The Oriental Institute, at 1155 E. 58th St., features a variety of artifacts from the Near East, including a 17-foot statue of King Tut and a stone inscribed with Hammurabi’s famous code of laws. There are permanent galleries devoted to ancient culture and artifacts from Egypt, Nubia, Persia, Mesopotamia, Syria, Anatolia, and the ancient site of Megiddo in present-day Northern Israel. The museum also features rotating special exhibits, lectures, and a free film on the Middle East every Sunday at 2 p.m.
The David and Alfred Smart Museum of Art, at 5550 S. Greenwood Ave., showcases fine art exhibits that span 5,000 years. They focus in particular on 20th-century paintings and sculptures, local postwar art, central European expressionism, small-scale bronze sculpture and works on paper since the Renaissance, and a wide assortment of East Asian art. In other words, you’ll get some of almost everything.
And don’t let the name confuse you. The Renaissance Society, on the fourth floor of Cobb Hall, 5811 S. Ellis Ave., is a contemporary art museum. It features thought-provoking, avant-garde exhibits showcasing the work of artists from around the world, as well as readings, lectures and performances.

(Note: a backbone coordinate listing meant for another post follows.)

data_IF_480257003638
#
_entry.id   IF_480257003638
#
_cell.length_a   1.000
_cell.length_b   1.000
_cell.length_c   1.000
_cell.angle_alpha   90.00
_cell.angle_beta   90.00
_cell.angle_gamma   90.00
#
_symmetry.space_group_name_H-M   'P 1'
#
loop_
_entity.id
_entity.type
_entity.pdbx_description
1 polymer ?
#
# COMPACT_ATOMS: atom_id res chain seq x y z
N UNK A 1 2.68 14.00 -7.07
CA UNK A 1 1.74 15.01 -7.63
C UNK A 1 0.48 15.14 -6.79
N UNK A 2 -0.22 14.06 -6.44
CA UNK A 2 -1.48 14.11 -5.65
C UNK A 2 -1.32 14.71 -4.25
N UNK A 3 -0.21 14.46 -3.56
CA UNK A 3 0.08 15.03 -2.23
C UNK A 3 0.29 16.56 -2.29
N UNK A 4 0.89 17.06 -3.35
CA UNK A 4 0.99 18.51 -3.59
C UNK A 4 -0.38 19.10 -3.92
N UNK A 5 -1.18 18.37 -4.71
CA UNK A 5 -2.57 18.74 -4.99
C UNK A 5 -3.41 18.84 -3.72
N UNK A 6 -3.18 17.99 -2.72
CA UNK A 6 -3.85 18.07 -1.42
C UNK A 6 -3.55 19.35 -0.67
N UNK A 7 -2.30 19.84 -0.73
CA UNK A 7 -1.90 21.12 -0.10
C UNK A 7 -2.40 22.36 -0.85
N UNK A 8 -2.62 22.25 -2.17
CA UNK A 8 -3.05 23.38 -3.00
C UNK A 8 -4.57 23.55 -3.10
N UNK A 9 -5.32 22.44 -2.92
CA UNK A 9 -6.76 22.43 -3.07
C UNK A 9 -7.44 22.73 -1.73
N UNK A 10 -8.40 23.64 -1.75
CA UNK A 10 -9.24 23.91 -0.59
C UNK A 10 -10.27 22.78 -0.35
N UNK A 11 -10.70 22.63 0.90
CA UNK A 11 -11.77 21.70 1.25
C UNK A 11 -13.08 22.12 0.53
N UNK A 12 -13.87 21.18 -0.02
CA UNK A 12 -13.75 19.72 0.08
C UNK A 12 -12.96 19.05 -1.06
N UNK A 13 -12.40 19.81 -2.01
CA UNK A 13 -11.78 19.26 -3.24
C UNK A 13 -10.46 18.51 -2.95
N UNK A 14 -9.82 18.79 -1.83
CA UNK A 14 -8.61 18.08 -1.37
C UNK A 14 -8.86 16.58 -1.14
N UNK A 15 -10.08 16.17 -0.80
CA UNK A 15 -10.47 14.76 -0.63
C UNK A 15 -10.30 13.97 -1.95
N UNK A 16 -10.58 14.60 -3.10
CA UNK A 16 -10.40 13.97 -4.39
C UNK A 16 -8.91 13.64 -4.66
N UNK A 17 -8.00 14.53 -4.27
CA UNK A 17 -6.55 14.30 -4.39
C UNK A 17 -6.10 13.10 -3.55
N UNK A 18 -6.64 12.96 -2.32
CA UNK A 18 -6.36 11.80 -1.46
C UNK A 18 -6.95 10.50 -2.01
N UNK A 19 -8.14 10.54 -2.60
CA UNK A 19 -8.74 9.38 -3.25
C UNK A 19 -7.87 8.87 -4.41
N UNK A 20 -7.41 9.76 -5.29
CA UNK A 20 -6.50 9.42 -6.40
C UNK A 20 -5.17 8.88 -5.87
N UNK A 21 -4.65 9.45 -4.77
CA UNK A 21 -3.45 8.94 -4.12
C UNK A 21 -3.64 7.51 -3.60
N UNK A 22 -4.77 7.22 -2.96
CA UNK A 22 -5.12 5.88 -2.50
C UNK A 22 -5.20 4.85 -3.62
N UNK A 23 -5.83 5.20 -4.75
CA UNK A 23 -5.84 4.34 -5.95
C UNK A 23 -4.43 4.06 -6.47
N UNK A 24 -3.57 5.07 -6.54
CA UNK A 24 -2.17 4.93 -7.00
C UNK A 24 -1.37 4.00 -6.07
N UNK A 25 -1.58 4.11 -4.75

8. Museum of Contemporary Photography:
Located on the campus of Columbia College at 600 S. Michigan Ave., this is the only museum in the entire Midwest that focuses exclusively on photography. Photos displaying every technology and taste are showcased in the museum’s temporary exhibitions, from landscapes and architecture to Polaroids of perishable food.
The museum also holds lectures and panel discussions.
9. Elks Memorial:
Located at the corner of Diversey Parkway and Lake View Avenue about half a mile north of the Lincoln Park Zoo, the oft-overlooked Elks Veterans Memorial honors members of the Elks fraternal organization who gave their lives in battle. Completed in 1926, the opulent neoclassical building features a grand rotunda with marble floors and columns, colored murals and stained glass.
Volunteer tour guides are available to tell you about the history of the building.
10. North Park Village Nature Center:
How far away do you think you need to drive to find a leafy, pristine forest where deer roam around freely?
Actually, you’ll find it right within the city limits. The North Park Village Nature Center is located off Pulaski Road between Peterson and Bryn Mawr avenues, and includes a 46-acre nature preserve with woodland, wetland and prairie areas – and yes, wild deer roaming the grounds.
The Nature Center also includes an educational facility with a hands-on table of natural objects and a discovery room. There are a variety of programs available at the Nature Center for all ages – yoga and birdwatching for the adults, storytelling and adventures for kids, and ecology lessons on the nature path for all ages.